I can be terribly messy and leave things lying around. My ADHD creates a phenomenon where items cease to exist until I am reminded of them, and then searching for them can be frustrating and take time. As a coping mechanism I place things in line of site where they are never forgotten – I also habitually place them in the same location, although this can seem messy to others. (See Einstein’s desk for example.) Whilst this niggles my neurotypical colleagues, this simple process highlights my highly adaptable abilities as my differently wired brain finds ways to adapt to its neurotypical foreign environment. I am the fish out of water.
My disorganisation can lead to tasks being missed. I have a superpower of hyperfocus which provides me with boundless energy to keep going until a task is complete and within the deadline. I do sometimes miss deadlines, and I occasionally miss non-critical deadlines in an unsupported environment. However, when there is an urgent task you can rely on my extreme energy levels and hyperfocus to kick and see the task through to completion with seconds to spare.
I can’t prioritise and can only manage one small task at a time. I now realise this was a mis-sold perception that I invested far too much time and belief in. I can in fact multi-task – see above for those critical deadlines! ADHD folk benefit from breaking down tasks into short sprints affording each with a ‘win’ at the end. I had previously been trying to apply neurotypical techniques, and it was this approach that created disastrous results.
I hardly sleep compared to others. Some nights I just can’t stop my brain from its constant internal dialogue, and no matter how hard I try I just don’t seem to get a quality night’s sleep. During these times when others are deep in the land of nod, my brain seeks solutions to problems and it is at these times I have worked through some major issues. Whilst I sleep less, I actually feel no worse for it – in fact on the rare occasions when I am able to sleep, I find my brain is less alert.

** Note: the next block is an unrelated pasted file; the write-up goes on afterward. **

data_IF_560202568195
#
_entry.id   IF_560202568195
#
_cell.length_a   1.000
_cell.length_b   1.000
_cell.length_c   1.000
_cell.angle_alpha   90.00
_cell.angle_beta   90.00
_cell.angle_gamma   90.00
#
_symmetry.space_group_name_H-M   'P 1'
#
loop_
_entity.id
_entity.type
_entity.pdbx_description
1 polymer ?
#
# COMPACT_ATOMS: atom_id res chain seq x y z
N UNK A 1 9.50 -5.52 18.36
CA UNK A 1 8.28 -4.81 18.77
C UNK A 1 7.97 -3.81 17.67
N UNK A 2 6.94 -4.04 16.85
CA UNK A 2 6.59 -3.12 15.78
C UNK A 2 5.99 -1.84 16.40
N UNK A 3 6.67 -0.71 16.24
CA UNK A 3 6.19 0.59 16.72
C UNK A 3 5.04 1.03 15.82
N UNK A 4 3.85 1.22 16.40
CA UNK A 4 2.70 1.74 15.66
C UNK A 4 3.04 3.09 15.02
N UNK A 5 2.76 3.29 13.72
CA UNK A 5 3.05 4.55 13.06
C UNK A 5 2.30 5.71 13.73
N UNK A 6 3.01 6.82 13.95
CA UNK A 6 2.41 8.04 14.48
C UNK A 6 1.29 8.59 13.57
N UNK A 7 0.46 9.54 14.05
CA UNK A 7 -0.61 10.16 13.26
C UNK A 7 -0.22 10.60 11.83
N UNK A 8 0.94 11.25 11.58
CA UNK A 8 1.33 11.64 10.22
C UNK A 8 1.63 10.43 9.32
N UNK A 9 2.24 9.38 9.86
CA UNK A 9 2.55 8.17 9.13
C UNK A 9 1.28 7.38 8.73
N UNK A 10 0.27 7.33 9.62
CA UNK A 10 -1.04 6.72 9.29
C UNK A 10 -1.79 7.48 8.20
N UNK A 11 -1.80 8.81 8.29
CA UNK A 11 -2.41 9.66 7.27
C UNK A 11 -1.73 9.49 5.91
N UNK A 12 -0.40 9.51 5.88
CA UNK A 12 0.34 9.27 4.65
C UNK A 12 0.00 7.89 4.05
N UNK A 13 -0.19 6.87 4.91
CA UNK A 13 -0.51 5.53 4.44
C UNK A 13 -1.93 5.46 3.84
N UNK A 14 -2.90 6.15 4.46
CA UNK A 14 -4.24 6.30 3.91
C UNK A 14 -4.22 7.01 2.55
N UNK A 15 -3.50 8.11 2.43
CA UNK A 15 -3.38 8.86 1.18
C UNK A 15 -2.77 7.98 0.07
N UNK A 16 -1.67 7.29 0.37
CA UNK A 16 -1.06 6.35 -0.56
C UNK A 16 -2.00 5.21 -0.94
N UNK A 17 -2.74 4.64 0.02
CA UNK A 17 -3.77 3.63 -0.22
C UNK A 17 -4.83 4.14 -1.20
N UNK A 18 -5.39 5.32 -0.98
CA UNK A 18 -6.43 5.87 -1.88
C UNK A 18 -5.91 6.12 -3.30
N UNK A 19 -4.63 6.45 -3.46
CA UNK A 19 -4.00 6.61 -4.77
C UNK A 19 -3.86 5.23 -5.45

I am easily distracted and miss things all the time. How can I possibly take a positive from that? Well it turns out that the attention deficit element of my condition is not a lack of attention, but is actually related to too much attention. ADHD folk lack the chemical dopamine which is the feel-good chemical that motivates neurotypical people to complete tasks. My brain is constantly scanning for things to stimulate the brain. This ability was also essential in prehistoric times as my people were able to constantly scan for dangers. ADHD folk were the pathfinders back in the day. My peripheral vision is constantly scanning, so it comes into its own when driving.
Other positives of my own brand which I know many others share are an unbounding energy and enthusiasm, extreme levels of resilience, and an ability to think outside the box. In fact rather than thinking outside the box I just remove the boxes completely, which can be overwhelming to some of my neurotypical colleagues!
Moving forward, I will learn ways to use my gifts to my advantage: I will recognise that the external environment is structured to cater for the majority and that by making subtle adjustments I can adapt to most environments. For those where I can’t and where there is no support enabling me to thrive, I simply need to remove myself from that location and find a place where my skills will be valued and embraced. I am currently studying a master’s degree in human resource management – I had previously attempted study pre-diagnosis and suffered a spectacular crash, but this time I have appropriate support to help me overcome my disadvantages. If there is one thing I have learnt in the first twelve months its that the human resource is a valuable commodity. When we consider policing, it can be considered the main cog in the machine, and our success depends on it. Failure to maximise the potential of everyone who is a component of that machine could ultimately result in inefficiency, but worse in my eyes is that it overlooks the opportunity to achieve maximum performance and to create a happy and inclusive working environment.
If you are embarking on the same journey of discovery for ADHD or any other neurodivergent condition, my advice is this: don’t be harsh on yourself. Stop viewing the world from a neurotypical vantage point that sees your traits as negatives, and understand that you are different and special. You have unique gifts, and to steal a quote from a colleague, each of us is simply a different kind of clever. So – forget your weaknesses and seek out your strengths. ∎